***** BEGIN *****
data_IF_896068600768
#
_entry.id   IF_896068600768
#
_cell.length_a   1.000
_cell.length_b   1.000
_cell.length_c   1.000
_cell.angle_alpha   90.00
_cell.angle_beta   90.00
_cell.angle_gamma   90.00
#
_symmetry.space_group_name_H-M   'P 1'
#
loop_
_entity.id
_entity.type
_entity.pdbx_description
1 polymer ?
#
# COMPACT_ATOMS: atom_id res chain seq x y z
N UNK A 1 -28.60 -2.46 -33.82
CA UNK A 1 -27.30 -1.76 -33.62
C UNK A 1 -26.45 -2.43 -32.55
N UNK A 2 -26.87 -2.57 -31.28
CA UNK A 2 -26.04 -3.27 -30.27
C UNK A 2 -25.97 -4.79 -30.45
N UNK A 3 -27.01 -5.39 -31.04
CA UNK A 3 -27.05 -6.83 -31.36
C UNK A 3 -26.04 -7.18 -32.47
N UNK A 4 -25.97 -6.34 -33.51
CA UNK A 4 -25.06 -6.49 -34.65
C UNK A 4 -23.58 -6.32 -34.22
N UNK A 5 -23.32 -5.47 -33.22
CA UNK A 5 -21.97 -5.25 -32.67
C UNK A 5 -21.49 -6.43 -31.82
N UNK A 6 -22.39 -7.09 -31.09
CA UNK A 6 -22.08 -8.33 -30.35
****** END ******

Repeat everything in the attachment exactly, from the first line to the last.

data_IF_896068600768
#
_entry.id   IF_896068600768
#
_cell.length_a   1.000
_cell.length_b   1.000
_cell.length_c   1.000
_cell.angle_alpha   90.00
_cell.angle_beta   90.00
_cell.angle_gamma   90.00
#
_symmetry.space_group_name_H-M   'P 1'
#
loop_
_entity.id
_entity.type
_entity.pdbx_description
1 polymer ?
#
# COMPACT_ATOMS: atom_id res chain seq x y z
N UNK A 1 -28.60 -2.46 -33.82
CA UNK A 1 -27.30 -1.76 -33.62
C UNK A 1 -26.45 -2.43 -32.55
N UNK A 2 -26.87 -2.57 -31.28
CA UNK A 2 -26.04 -3.27 -30.27
C UNK A 2 -25.97 -4.79 -30.45
N UNK A 3 -27.01 -5.39 -31.04
CA UNK A 3 -27.05 -6.83 -31.36
C UNK A 3 -26.04 -7.18 -32.47
N UNK A 4 -25.97 -6.34 -33.51
CA UNK A 4 -25.06 -6.49 -34.65
C UNK A 4 -23.58 -6.32 -34.22
N UNK A 5 -23.32 -5.47 -33.22
CA UNK A 5 -21.97 -5.25 -32.67
C UNK A 5 -21.49 -6.43 -31.82
N UNK A 6 -22.39 -7.09 -31.09
CA UNK A 6 -22.08 -8.33 -30.35